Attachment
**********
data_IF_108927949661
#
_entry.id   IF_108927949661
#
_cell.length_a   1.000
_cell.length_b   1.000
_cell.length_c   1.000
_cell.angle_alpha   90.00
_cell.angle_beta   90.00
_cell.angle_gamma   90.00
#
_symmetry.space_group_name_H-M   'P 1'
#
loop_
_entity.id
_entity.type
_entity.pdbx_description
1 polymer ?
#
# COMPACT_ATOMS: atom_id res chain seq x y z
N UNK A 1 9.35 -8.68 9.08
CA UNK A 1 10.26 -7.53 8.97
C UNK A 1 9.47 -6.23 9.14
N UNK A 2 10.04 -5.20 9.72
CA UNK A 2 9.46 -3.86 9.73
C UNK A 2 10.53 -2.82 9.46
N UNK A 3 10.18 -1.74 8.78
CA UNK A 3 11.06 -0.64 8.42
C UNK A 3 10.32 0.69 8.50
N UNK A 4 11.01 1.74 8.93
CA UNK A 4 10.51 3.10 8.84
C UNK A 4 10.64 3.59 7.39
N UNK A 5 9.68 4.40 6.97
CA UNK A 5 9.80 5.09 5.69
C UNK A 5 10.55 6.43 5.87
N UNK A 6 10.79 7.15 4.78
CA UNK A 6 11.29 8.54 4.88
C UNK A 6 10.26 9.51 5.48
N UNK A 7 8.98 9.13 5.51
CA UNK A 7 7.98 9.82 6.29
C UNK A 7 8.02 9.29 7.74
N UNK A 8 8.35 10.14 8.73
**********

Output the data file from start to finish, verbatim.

data_IF_108927949661
#
_entry.id   IF_108927949661
#
_cell.length_a   1.000
_cell.length_b   1.000
_cell.length_c   1.000
_cell.angle_alpha   90.00
_cell.angle_beta   90.00
_cell.angle_gamma   90.00
#
_symmetry.space_group_name_H-M   'P 1'
#
loop_
_entity.id
_entity.type
_entity.pdbx_description
1 polymer ?
#
# COMPACT_ATOMS: atom_id res chain seq x y z
N UNK A 1 9.35 -8.68 9.08
CA UNK A 1 10.26 -7.53 8.97
C UNK A 1 9.47 -6.23 9.14
N UNK A 2 10.04 -5.20 9.72
CA UNK A 2 9.46 -3.86 9.73
C UNK A 2 10.53 -2.82 9.46
N UNK A 3 10.18 -1.74 8.78
CA UNK A 3 11.06 -0.64 8.42
C UNK A 3 10.32 0.69 8.50
N UNK A 4 11.01 1.74 8.93
CA UNK A 4 10.51 3.10 8.84
C UNK A 4 10.64 3.59 7.39
N UNK A 5 9.68 4.40 6.97
CA UNK A 5 9.80 5.09 5.69
C UNK A 5 10.55 6.43 5.87
N UNK A 6 10.79 7.15 4.78
CA UNK A 6 11.29 8.54 4.88
C UNK A 6 10.26 9.51 5.48
N UNK A 7 8.98 9.13 5.51
CA UNK A 7 7.98 9.82 6.29
C UNK A 7 8.02 9.29 7.74
N UNK A 8 8.35 10.14 8.73